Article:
The Percheron breed derives its name from Le Perche, an old province about 53 by 66 miles located some 50 miles southwest of Paris. From the earliest known times, the people of Le Perche have been breeders of horses. Traditionally, it has been a breed with a preponderance of greys, who were initially cultivated as warhorses.
When the day of the warhorse was over, horses from Le Perche were used to pull heavy stagecoaches. The light-colored greys and whites were preferred because of their visibility at night. As trade and commerce grew, so did the need for horses of heavy draft to move large loads from docks and railheads. They needed an even larger horse than did the farmer. Again, the breeders of Le Perche complied.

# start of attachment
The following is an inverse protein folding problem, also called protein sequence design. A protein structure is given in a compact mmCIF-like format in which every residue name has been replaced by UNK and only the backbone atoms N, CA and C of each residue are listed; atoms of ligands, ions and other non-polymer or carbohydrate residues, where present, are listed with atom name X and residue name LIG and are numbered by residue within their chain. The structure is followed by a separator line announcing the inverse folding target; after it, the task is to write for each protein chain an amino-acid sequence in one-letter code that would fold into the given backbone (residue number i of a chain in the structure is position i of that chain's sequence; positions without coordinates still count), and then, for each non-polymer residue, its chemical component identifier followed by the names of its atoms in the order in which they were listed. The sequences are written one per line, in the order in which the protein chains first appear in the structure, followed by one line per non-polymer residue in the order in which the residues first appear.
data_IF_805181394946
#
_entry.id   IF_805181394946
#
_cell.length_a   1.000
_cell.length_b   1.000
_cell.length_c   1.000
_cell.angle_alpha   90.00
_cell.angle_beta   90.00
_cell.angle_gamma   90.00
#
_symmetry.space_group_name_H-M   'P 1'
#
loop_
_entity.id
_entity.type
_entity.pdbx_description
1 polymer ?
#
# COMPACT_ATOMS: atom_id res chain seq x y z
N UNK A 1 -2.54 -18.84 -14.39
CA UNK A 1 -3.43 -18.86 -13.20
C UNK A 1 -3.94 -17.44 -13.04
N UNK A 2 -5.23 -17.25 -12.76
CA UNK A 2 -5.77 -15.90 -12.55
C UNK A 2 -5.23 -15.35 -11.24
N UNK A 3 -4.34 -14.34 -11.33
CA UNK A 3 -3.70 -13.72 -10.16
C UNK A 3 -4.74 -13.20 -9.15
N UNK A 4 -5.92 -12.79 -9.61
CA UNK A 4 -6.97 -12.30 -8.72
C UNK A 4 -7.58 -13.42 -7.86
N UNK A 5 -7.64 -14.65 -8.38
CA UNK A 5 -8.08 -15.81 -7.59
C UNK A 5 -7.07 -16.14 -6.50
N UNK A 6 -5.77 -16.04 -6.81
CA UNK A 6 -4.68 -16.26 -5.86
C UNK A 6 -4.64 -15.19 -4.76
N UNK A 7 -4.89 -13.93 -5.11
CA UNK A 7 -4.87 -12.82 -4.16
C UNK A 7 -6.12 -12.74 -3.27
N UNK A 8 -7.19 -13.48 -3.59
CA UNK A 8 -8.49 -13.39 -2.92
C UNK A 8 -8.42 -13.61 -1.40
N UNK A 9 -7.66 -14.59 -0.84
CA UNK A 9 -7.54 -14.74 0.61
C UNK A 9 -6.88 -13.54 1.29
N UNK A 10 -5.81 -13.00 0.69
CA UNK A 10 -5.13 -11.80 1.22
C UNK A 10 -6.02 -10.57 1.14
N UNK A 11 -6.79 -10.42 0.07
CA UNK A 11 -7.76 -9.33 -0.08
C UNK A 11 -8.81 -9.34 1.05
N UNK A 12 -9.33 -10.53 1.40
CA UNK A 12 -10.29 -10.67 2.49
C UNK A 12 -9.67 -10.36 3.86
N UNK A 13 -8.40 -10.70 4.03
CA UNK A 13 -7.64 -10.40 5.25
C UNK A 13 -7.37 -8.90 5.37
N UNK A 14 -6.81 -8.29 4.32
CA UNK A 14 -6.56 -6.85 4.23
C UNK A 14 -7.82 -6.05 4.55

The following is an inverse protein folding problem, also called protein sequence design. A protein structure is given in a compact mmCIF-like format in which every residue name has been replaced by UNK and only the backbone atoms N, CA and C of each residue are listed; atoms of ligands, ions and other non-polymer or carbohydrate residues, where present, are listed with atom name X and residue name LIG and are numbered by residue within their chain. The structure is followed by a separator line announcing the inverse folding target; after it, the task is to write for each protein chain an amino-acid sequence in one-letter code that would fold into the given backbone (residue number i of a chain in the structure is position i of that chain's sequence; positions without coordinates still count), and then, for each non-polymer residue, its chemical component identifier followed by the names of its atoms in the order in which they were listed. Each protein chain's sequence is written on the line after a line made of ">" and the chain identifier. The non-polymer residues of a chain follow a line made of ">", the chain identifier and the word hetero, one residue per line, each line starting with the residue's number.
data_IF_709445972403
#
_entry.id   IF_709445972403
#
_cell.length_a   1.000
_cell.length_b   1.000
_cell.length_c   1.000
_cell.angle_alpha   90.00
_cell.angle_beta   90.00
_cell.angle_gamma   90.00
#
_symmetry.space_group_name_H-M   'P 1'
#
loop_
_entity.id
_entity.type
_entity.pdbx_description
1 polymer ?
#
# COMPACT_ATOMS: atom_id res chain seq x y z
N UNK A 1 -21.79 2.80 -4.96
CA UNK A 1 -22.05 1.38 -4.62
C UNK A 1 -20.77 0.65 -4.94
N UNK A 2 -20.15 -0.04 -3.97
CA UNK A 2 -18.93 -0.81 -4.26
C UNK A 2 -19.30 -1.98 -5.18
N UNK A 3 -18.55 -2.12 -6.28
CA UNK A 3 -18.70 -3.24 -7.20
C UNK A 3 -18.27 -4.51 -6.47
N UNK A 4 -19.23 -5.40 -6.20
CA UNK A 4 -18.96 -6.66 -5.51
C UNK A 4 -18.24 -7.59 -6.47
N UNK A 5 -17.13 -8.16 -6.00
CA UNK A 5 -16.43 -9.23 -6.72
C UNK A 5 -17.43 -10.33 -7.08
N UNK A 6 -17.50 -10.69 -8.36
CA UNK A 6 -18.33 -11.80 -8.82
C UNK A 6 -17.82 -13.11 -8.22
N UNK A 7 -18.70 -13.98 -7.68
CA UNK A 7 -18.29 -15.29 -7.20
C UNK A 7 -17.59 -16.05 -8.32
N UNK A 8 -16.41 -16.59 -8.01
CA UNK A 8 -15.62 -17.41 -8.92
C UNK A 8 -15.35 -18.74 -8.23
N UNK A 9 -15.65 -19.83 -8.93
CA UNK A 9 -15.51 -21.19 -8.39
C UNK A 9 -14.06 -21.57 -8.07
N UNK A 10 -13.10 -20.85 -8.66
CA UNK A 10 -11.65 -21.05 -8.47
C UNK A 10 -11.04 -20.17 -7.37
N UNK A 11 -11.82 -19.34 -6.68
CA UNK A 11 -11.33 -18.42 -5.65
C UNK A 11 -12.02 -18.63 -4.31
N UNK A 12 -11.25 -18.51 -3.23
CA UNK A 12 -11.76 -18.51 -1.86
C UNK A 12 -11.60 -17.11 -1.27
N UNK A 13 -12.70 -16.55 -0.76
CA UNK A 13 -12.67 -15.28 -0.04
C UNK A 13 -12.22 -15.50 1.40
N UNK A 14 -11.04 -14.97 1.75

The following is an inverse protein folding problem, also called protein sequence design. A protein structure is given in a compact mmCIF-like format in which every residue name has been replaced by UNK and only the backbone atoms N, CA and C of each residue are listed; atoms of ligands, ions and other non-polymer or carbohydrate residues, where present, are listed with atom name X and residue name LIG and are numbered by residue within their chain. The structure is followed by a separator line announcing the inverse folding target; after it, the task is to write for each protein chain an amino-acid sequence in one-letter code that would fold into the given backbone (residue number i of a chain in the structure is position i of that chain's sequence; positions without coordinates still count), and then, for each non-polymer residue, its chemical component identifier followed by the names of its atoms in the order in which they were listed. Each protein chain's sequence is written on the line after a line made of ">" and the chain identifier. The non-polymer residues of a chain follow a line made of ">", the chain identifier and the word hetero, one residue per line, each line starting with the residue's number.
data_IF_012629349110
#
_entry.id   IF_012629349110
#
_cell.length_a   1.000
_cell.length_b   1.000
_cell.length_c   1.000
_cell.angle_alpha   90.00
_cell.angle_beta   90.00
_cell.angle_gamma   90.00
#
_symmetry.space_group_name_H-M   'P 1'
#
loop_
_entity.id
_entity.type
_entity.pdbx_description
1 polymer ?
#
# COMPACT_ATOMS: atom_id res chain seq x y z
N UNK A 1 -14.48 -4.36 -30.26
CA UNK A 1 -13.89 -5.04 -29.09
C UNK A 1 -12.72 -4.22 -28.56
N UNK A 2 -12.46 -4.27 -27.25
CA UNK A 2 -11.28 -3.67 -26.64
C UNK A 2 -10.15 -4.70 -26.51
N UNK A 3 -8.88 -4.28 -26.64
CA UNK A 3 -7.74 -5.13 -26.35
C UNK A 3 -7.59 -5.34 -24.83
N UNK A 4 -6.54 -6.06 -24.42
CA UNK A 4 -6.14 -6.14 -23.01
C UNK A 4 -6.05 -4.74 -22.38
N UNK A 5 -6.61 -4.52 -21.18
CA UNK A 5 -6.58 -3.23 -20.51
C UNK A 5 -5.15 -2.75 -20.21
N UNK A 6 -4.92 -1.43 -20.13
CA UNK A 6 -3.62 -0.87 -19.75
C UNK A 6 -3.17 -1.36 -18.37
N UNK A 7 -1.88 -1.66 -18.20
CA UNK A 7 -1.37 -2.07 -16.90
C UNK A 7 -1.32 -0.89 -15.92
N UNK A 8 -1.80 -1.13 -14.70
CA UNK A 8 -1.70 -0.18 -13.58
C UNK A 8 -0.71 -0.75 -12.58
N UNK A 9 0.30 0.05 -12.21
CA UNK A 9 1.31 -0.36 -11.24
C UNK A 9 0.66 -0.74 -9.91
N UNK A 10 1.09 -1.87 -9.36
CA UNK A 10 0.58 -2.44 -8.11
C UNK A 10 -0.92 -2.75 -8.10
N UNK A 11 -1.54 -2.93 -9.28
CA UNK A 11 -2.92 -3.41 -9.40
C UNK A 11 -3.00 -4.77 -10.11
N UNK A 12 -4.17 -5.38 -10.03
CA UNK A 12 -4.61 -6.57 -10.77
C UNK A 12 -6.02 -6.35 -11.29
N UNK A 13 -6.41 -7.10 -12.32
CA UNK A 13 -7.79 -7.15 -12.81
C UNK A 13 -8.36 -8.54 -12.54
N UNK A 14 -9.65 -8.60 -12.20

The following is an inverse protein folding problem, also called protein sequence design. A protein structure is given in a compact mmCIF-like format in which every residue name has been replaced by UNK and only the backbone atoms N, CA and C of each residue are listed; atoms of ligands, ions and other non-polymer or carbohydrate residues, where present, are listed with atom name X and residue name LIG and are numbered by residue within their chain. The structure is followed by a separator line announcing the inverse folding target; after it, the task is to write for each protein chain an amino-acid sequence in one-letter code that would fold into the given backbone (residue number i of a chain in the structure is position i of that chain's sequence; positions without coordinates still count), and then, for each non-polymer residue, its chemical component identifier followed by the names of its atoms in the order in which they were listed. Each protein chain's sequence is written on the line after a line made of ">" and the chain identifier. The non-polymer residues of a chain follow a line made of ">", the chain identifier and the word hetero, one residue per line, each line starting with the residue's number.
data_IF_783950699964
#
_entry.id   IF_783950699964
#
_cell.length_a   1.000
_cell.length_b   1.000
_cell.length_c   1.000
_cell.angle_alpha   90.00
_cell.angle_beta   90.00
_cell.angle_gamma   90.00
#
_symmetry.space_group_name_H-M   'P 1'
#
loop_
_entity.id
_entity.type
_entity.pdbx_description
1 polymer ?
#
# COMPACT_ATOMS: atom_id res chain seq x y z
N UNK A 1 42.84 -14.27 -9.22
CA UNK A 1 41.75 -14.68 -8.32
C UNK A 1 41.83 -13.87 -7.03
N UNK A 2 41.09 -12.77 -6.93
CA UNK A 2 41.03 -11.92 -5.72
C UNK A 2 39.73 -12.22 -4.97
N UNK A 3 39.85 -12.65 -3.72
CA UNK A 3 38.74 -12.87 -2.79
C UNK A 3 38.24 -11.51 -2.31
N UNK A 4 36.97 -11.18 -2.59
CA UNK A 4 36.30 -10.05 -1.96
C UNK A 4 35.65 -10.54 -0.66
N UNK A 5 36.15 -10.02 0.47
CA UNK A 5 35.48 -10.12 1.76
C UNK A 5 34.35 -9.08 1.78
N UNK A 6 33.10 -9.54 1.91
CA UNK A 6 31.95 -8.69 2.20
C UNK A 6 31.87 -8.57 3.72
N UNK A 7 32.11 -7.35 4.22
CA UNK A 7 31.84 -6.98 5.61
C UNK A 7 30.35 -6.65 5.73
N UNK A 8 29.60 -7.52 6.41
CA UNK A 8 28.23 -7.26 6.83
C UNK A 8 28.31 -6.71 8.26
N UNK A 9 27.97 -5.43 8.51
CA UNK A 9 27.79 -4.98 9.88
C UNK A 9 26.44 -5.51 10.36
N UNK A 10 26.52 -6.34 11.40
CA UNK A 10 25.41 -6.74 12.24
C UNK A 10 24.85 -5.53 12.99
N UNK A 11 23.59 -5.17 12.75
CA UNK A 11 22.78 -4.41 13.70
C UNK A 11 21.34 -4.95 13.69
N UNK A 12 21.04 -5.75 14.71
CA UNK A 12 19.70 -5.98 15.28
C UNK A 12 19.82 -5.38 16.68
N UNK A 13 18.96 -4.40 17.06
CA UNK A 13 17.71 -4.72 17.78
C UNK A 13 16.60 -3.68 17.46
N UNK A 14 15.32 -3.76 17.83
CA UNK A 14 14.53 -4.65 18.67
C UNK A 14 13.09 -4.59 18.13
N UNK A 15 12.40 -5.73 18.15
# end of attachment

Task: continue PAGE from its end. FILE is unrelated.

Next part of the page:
The decades of the 1870s and 80s were years of massive Percheron imports to America. In the winter of 1875-76, the National Association of Importers & Breeders of Norman Horses was launched. By the time the second volume of the stud book was published, the name was altered to Percheron-Norman. In a matter of just a few years, the hyphenated version became simply “Percheron.”
The low point in Percheron registrations came in 1954 when just 85 head were recorded. Thanks to a handful of dedicated breeders, Percherons made a comeback in the 1970s and 1980s, and are prized today as show horses and work horses alike.
(Breed History adapted from the Percheron Association of America.)